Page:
2. KEEP TRACK OF YOUR CHILD’S DAILY SCHEDULE AT SCHOOL
There is an assumption that high stakes testing only takes place the last quarter of the school year for one week. This is not true! Almost all districts start benchmarking their students the first few weeks of school and continue at regular intervals throughout the year. Benchmark assessments are tests designed to predict future scores on high stakes standardized tests and monitor students’ academic progress. They can habitually wreak havoc on special education teachers’ daily schedules. Special education teachers are responsible for implementing these benchmark assessments to their students and often the administration is done during times when they would normally be teaching students. Therefore, as a parent, one thing you can do is know your child’s daily schedule. When do they participate in their specialized services? If they are pulled into a resource classroom to work on reading fluency, what time does that group meet each day? If related services such as occupational or speech therapy are prescribed, what days and times are these therapies administered?
Once you know the daily schedule, check in often with your child to make sure it is being followed or hasn’t suddenly changed. Answers to questions such as, “Did you go see Mrs. Smith today for reading?” or “How was your speech therapy session today?,” can shed much light on whether or not special education services are happening according to schedule. If your child is not able to verbalize or communicate this information to you, email or call the special education teacher and ask similar questions. Most districts will post their high stakes testing and benchmark dates on their calendars and during these testing times it would be most appropriate to keep an extra careful eye on daily routines at school. Another way to keep track of your child’s daily schedule is to subscribe to class newsletters, where teachers will often list dates of upcoming tests. Keep a calendar noting the types of tests being administered and their days and times of administration. If you become aware of any missed instructional times that have not been made up, note them on a calendar or on a spreadsheet for later reference.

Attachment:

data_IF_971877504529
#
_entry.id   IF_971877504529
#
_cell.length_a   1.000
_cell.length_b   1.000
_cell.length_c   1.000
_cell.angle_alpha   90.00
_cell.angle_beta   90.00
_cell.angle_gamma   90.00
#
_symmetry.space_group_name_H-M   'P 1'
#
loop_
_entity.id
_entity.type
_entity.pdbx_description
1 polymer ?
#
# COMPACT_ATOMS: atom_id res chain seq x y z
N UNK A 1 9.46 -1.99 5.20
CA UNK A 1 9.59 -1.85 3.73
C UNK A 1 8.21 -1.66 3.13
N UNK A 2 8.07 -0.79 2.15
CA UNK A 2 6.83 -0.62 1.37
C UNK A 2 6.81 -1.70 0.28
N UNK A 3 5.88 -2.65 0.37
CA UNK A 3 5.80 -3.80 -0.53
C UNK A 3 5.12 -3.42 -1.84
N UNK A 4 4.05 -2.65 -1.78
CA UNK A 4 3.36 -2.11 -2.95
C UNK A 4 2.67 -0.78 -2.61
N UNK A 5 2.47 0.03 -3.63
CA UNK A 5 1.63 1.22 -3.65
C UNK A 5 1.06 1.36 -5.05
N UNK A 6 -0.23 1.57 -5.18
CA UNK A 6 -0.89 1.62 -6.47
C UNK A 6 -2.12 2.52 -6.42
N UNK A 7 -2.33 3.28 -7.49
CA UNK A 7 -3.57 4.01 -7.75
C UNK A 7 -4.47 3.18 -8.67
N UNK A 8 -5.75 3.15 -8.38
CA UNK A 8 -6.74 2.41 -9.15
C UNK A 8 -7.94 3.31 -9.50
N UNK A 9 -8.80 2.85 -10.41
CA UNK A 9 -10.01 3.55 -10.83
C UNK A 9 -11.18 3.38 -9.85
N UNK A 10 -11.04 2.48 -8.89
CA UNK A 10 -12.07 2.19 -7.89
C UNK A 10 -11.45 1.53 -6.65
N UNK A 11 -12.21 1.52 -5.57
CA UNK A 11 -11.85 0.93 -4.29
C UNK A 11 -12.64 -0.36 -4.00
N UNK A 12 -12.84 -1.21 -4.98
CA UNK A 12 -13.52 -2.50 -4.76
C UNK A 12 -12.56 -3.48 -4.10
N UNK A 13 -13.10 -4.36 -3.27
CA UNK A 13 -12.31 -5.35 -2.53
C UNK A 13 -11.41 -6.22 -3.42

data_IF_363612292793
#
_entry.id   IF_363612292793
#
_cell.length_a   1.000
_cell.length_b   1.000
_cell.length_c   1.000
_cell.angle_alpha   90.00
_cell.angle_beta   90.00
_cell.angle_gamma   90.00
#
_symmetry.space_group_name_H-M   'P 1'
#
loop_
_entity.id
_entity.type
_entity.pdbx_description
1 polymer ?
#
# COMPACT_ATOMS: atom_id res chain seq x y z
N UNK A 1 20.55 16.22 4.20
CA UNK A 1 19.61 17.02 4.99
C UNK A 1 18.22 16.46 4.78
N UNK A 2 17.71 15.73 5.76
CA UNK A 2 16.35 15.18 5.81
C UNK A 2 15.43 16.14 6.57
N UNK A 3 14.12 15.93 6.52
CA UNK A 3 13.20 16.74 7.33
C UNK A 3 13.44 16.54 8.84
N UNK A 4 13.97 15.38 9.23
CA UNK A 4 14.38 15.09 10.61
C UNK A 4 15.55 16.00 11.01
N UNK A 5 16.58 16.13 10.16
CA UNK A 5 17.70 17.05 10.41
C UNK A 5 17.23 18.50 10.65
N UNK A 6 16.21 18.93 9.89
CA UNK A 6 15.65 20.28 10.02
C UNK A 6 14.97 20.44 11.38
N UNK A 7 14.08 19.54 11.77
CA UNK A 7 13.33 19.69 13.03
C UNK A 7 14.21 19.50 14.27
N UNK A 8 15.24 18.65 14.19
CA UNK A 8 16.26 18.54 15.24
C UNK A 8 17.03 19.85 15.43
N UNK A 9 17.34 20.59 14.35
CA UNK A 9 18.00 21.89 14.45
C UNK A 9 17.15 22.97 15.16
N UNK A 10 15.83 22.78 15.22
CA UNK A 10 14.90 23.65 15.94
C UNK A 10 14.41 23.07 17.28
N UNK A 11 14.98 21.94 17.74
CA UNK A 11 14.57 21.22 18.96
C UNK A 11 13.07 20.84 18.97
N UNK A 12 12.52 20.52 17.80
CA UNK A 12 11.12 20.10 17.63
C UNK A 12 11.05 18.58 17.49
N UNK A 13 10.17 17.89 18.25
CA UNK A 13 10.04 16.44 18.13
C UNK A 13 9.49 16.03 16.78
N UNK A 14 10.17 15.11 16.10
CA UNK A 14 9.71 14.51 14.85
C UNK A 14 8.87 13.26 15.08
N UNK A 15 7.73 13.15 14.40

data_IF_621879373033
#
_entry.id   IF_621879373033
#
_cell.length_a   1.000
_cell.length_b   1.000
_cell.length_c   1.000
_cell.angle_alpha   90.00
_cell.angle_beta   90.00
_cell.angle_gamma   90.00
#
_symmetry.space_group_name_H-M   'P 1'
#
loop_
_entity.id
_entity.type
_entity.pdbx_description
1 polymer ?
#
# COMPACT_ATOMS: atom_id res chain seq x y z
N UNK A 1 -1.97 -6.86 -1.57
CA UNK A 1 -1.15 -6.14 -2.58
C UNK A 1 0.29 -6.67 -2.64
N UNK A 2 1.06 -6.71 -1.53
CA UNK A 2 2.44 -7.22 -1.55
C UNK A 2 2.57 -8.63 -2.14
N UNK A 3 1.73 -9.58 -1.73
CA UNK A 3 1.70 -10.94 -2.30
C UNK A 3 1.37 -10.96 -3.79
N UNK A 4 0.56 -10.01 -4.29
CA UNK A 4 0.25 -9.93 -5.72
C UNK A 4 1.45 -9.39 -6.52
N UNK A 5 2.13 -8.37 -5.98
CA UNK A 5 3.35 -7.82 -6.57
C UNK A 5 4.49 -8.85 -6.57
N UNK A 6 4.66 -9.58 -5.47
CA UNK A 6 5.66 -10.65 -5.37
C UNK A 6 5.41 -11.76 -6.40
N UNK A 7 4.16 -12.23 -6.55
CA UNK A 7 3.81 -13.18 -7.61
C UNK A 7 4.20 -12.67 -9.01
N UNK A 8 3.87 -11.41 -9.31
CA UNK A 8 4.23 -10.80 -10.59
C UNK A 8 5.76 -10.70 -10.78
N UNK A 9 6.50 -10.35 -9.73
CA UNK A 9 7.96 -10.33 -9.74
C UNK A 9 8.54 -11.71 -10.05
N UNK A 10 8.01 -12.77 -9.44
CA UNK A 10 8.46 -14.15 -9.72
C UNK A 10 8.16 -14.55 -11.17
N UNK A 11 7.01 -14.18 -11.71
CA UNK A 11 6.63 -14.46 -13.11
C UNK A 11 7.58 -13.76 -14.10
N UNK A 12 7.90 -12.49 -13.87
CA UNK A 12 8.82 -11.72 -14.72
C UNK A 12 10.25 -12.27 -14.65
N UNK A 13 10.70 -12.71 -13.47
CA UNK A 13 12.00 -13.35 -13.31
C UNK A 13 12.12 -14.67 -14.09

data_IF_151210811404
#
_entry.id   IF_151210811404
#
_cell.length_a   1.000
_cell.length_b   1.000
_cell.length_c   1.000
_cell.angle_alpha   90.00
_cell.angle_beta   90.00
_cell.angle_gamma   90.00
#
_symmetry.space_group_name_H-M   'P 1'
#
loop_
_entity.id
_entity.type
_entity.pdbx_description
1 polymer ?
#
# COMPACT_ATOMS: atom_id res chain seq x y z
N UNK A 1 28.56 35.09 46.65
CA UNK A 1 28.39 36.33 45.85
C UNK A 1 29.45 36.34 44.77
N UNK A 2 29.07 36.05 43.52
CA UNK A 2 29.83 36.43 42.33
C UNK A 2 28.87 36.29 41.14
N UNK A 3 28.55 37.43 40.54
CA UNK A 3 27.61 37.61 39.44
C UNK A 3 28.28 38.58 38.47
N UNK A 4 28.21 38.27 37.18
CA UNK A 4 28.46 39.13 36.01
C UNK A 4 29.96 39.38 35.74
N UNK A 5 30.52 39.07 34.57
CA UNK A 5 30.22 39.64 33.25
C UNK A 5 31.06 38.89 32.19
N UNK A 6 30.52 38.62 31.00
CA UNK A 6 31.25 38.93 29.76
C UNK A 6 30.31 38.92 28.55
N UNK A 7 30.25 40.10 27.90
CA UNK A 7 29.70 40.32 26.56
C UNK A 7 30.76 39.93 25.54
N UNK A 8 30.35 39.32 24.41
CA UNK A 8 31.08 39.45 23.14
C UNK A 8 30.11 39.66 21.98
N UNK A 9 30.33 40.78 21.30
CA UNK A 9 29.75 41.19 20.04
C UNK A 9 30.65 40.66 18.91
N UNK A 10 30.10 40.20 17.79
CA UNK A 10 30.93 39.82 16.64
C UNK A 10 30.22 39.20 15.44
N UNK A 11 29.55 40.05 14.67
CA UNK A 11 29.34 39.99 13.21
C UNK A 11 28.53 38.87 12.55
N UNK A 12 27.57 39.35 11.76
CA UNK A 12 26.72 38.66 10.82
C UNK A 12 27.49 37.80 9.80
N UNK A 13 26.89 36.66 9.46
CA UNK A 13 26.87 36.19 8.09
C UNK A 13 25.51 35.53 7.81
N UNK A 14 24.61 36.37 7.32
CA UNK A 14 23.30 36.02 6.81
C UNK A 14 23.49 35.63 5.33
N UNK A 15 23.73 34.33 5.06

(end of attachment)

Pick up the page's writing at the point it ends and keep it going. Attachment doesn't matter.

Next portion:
3. ASK QUESTIONS AND GET ANSWERS
Ask the special education teacher and any other support staff and related service providers that work with your child if they will be involved in standardized testing. If they reply that they are, ask for specifics about their involvement while trying to remain empathetic. Most special education teachers must partake in the administration of these tests, but are not happy about it. They would much rather be following their normal schedule and teaching their students. The majority of special education teachers welcome inquiries from parents about standardized testing. Do not feel like you are being an overbearing parent by asking, “I understand you are swamped with testing this week, but did you conduct the reading intervention with my child today?,” or “I understand how busy you are with testing this week, but did my child get all 225 minutes of math resource class this week as stated in the IEP?” If you are told your child did not receive services due to testing conflicts, ask if and when the missed time will be made up. Also direct these questions to your school’s principal. Often, the special education teacher’s hands are tied when it comes to changes made to their daily teaching schedules and would be very happy to have parents take their concerns to building level administrators. If you do not get suitable responses from your school building level administrators, take it a step higher and ask the same questions to the district level special education administrator. Additionally, keep a log of each time you make contact, noting the date, time, the person you spoke with, and the outcome of the contact.
4. KNOW THE LAW AND ADVOCATE
So you tried to take preventive measures and not let the high stakes testing craze negatively impact your child’s educational services, but try as you might, you find your child has missed significant amounts of instructional time. It is now time to fall back on the law! Advocating for your child’s education is often an uncomfortable process, but is a necessity. Think of it as being equally important as demanding the best course of medical treatment from your pediatrician for an illness your child might have. Some parents are comfortable advocating on their own. Others prefer to bring a friend or family member to the IEP meeting for moral support. Some parents may even choose to hire a professional special education advocate. All are viable options when advocating for your child to ensure they are not missing services due to standardized testing.